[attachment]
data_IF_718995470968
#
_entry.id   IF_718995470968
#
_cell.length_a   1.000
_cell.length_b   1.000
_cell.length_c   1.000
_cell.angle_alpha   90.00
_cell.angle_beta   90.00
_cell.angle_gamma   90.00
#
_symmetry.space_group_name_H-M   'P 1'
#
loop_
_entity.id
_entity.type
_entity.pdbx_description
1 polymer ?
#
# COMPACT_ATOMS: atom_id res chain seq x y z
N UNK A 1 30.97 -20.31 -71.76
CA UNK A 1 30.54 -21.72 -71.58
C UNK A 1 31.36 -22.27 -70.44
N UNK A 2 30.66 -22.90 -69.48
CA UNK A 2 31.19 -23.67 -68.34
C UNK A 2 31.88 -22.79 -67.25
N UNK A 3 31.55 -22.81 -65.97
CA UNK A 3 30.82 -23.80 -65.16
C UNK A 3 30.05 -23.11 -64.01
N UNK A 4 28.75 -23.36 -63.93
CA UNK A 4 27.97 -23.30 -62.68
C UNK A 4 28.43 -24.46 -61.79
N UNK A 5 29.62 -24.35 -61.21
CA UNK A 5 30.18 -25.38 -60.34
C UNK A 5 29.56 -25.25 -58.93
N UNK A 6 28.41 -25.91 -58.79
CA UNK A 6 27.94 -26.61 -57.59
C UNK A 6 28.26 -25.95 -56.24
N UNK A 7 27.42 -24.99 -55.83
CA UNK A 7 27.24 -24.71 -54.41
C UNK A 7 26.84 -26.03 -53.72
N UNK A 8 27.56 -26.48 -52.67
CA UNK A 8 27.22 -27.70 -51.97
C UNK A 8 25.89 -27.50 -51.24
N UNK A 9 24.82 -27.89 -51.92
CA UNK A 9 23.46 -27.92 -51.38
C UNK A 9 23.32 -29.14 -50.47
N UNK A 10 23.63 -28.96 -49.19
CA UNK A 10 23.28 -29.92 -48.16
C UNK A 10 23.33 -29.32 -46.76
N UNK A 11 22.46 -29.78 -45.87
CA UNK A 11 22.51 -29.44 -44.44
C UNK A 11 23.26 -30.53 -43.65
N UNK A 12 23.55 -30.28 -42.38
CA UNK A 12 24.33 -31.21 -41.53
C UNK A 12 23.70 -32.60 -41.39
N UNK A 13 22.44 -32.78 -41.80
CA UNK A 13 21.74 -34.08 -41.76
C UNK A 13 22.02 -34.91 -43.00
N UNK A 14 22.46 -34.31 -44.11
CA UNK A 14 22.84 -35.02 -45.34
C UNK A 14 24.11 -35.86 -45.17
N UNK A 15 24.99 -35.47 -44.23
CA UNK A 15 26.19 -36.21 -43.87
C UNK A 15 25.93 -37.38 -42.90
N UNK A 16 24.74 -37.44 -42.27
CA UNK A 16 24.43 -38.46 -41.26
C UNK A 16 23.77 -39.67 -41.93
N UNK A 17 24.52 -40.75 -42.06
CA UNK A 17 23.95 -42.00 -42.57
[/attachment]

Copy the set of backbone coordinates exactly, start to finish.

data_IF_718995470968
#
_entry.id   IF_718995470968
#
_cell.length_a   1.000
_cell.length_b   1.000
_cell.length_c   1.000
_cell.angle_alpha   90.00
_cell.angle_beta   90.00
_cell.angle_gamma   90.00
#
_symmetry.space_group_name_H-M   'P 1'
#
loop_
_entity.id
_entity.type
_entity.pdbx_description
1 polymer ?
#
# COMPACT_ATOMS: atom_id res chain seq x y z
N UNK A 1 30.97 -20.31 -71.76
CA UNK A 1 30.54 -21.72 -71.58
C UNK A 1 31.36 -22.27 -70.44
N UNK A 2 30.66 -22.90 -69.48
CA UNK A 2 31.19 -23.67 -68.34
C UNK A 2 31.88 -22.79 -67.25
N UNK A 3 31.55 -22.81 -65.97
CA UNK A 3 30.82 -23.80 -65.16
C UNK A 3 30.05 -23.11 -64.01
N UNK A 4 28.75 -23.36 -63.93
CA UNK A 4 27.97 -23.30 -62.68
C UNK A 4 28.43 -24.46 -61.79
N UNK A 5 29.62 -24.35 -61.21
CA UNK A 5 30.18 -25.38 -60.34
C UNK A 5 29.56 -25.25 -58.93
N UNK A 6 28.41 -25.91 -58.79
CA UNK A 6 27.94 -26.61 -57.59
C UNK A 6 28.26 -25.95 -56.24
N UNK A 7 27.42 -24.99 -55.83
CA UNK A 7 27.24 -24.71 -54.41
C UNK A 7 26.84 -26.03 -53.72
N UNK A 8 27.56 -26.48 -52.67
CA UNK A 8 27.22 -27.70 -51.97
C UNK A 8 25.89 -27.50 -51.24
N UNK A 9 24.82 -27.89 -51.92
CA UNK A 9 23.46 -27.92 -51.38
C UNK A 9 23.32 -29.14 -50.47
N UNK A 10 23.63 -28.96 -49.19
CA UNK A 10 23.28 -29.92 -48.16
C UNK A 10 23.33 -29.32 -46.76
N UNK A 11 22.46 -29.78 -45.87
CA UNK A 11 22.51 -29.44 -44.44
C UNK A 11 23.26 -30.53 -43.65
N UNK A 12 23.55 -30.28 -42.38
CA UNK A 12 24.33 -31.21 -41.53
C UNK A 12 23.70 -32.60 -41.39
N UNK A 13 22.44 -32.78 -41.80
CA UNK A 13 21.74 -34.08 -41.76
C UNK A 13 22.02 -34.91 -43.00
N UNK A 14 22.46 -34.31 -44.11
CA UNK A 14 22.84 -35.02 -45.34
C UNK A 14 24.11 -35.86 -45.17
N UNK A 15 24.99 -35.47 -44.23
CA UNK A 15 26.19 -36.21 -43.87
C UNK A 15 25.93 -37.38 -42.90
N UNK A 16 24.74 -37.44 -42.27
CA UNK A 16 24.43 -38.46 -41.26
C UNK A 16 23.77 -39.67 -41.93
N UNK A 17 24.52 -40.75 -42.06
CA UNK A 17 23.95 -42.00 -42.57